-Thomas and Anna Nash
A lobbying group which claims to represent Republican Jews, has banned Congressman Ron Paul from its upcoming presidential candidates forum. The Republican Jewish Coalition (RJC) has invited Michele Bachmann, Newt Gingrich, Herman Cain, Jon Huntsman, Mitt Romney, Rick Perry, and Rick Santorum to the event. Organizations traditionally refer to poll numbers when determining who to exclude from such forums, but clearly that does not apply here. Dr. Paul has been polling higher than all but Gingrich and Romney. There must be a fair and objective reason for the slight. For clarification, we turn to Executive Director of the RJC, Matt Brooks:
“He’s [Paul] just so far outside of the mainstream of the Republican party and this organization,”
Brooks also made this claim: Inviting Paul to attend would be “like inviting Barack Obama to speak.”
Without even approaching the frightening irony of a Jewish organization alienating someone because of his beliefs, let’s break this claim down. We can begin and agree with the claim that Ron Paul is “just so far outside of the mainstream” GOP. The mainstream GOP candidates supported bailouts, individual mandates; they voted to increased spending, expand entitlements and they routinely disregard the Constitution. Congressman Paul certainly doesn’t live up to these “mainstream” standards. He offers a constitutional, free-market alternative to the others. This seems to us to be a reason to include rather than exclude him from the debate. If Mr. Brooks really believes as he stated earlier this year that Paul’s views are “misguided and extreme”, then why not put him on the stage and allow the Congressman to make a fool of himself?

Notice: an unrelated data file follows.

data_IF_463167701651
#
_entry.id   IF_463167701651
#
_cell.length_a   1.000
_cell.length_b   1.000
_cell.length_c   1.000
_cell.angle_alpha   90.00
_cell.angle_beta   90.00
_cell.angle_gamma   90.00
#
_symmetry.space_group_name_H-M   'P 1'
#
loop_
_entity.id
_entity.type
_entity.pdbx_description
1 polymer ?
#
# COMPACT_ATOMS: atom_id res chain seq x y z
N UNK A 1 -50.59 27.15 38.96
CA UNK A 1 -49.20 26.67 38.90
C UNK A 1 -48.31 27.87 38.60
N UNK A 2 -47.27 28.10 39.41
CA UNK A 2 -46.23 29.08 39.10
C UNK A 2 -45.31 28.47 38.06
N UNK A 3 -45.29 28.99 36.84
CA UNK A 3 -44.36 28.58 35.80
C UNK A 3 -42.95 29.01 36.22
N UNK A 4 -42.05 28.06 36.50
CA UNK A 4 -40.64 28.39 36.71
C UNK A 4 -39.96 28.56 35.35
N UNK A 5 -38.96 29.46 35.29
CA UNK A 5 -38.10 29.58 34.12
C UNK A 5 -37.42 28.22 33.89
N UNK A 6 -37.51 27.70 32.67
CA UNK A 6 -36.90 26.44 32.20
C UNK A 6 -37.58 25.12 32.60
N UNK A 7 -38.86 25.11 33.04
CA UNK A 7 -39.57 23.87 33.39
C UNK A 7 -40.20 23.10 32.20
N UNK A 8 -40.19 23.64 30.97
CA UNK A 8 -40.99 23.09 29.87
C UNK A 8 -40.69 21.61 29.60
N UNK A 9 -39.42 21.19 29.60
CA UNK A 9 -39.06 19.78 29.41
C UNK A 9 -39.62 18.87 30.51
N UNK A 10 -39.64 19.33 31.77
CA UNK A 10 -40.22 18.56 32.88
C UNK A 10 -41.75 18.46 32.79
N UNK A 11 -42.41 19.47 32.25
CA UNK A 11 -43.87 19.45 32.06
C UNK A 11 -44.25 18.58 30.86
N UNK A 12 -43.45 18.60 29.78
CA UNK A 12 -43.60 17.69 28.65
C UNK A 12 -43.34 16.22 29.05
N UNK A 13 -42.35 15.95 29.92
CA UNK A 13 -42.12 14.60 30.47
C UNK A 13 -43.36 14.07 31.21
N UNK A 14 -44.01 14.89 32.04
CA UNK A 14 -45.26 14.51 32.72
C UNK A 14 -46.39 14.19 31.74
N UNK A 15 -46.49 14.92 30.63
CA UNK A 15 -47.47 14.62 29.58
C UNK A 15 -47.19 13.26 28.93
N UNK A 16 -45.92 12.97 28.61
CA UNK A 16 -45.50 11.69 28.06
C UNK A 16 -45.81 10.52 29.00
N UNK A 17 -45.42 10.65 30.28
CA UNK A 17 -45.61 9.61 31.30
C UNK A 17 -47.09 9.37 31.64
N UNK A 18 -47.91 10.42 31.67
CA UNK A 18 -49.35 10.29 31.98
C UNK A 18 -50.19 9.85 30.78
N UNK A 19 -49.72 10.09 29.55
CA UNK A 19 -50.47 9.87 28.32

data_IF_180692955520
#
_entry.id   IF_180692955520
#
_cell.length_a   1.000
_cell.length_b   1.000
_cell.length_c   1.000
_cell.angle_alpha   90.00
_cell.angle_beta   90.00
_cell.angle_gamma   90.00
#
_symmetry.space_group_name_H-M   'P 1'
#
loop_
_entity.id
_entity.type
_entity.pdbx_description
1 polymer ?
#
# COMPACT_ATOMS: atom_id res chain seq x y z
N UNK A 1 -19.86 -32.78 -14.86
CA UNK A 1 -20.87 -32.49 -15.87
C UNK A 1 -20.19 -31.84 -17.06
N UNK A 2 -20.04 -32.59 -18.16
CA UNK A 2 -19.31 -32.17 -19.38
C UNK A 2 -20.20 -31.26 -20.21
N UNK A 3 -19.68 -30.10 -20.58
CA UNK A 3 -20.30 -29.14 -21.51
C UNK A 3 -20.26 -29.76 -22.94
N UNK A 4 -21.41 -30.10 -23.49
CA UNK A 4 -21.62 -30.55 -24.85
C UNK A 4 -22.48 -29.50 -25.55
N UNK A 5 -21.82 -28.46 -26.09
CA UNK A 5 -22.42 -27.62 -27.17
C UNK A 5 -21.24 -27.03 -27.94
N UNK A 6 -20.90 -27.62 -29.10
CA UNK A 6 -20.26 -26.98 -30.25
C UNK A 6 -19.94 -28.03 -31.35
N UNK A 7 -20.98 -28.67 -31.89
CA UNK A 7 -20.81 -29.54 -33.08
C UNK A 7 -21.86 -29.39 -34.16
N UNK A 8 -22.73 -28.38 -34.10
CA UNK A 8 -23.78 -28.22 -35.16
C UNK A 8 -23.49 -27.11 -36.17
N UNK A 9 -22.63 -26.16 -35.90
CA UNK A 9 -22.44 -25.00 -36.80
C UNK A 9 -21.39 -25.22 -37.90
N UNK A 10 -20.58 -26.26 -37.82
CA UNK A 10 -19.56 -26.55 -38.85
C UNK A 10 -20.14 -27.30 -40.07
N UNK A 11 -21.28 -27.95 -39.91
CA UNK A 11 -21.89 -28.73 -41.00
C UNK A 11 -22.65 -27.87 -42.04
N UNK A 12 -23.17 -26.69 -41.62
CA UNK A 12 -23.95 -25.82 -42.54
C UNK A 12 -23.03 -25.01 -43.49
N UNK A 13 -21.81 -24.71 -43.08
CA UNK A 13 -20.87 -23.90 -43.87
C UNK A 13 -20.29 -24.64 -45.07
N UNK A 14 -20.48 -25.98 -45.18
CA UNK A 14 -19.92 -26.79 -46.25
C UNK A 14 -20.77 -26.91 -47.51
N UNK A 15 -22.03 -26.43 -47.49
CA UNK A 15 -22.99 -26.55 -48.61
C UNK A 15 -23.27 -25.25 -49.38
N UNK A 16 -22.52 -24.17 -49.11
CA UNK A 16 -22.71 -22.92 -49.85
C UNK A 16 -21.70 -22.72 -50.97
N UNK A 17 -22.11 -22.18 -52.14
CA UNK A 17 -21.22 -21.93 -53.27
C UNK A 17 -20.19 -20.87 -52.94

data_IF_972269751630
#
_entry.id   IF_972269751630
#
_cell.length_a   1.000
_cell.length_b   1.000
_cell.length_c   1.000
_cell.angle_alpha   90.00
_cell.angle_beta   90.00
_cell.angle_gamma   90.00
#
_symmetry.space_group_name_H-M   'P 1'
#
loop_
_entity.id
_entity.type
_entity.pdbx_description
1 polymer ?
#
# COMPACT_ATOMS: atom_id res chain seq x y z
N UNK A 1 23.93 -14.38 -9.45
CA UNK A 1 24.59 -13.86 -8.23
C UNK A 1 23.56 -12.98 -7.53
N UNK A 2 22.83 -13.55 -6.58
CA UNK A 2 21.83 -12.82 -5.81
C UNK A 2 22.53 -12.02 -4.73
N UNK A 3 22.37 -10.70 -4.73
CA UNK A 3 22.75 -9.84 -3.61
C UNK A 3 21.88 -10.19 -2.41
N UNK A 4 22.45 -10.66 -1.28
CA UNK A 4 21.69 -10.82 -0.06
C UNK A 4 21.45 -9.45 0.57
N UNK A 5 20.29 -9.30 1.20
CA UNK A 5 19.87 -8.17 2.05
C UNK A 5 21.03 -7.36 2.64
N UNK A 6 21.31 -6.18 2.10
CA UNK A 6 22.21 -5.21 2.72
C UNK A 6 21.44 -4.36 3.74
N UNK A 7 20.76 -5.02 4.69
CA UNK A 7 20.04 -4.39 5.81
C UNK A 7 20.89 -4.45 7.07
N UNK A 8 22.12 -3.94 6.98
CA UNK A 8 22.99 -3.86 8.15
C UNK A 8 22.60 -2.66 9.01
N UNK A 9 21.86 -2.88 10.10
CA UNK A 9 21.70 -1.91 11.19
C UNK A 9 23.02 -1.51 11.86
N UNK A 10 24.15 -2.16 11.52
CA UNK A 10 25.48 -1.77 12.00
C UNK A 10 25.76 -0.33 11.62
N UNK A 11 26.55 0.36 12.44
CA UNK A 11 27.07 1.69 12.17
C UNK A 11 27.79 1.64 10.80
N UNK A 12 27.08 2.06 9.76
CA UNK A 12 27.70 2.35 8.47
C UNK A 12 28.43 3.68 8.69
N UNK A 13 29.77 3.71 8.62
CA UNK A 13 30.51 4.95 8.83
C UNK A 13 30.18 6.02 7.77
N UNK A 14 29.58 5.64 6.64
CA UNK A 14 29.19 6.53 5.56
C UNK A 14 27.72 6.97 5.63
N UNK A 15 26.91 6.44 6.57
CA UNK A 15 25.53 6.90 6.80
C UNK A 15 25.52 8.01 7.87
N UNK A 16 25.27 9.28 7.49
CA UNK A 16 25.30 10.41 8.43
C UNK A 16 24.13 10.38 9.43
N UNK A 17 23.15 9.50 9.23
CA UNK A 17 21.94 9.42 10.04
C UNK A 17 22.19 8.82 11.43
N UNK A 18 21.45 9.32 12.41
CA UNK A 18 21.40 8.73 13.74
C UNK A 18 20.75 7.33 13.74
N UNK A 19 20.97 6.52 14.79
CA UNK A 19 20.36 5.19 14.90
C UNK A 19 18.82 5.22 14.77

Next, we have the poorly-thought-out criticism that having Ron Paul there would be “like inviting Barack Obama to speak”. This is meant to imply that in the universe occupied by RJC, Barack Obama and Ron Paul have similar views regarding Israel. Let’s examine:
Barack Obama on Israel’s borders:
“We believe the borders of Israel and Palestine should be based on the 1967 lines with mutually agreed swaps, so that secure and recognized borders are established for both states…”*
*A belief also held by (President George W. Bush)
Ron Paul on Israel’s borders: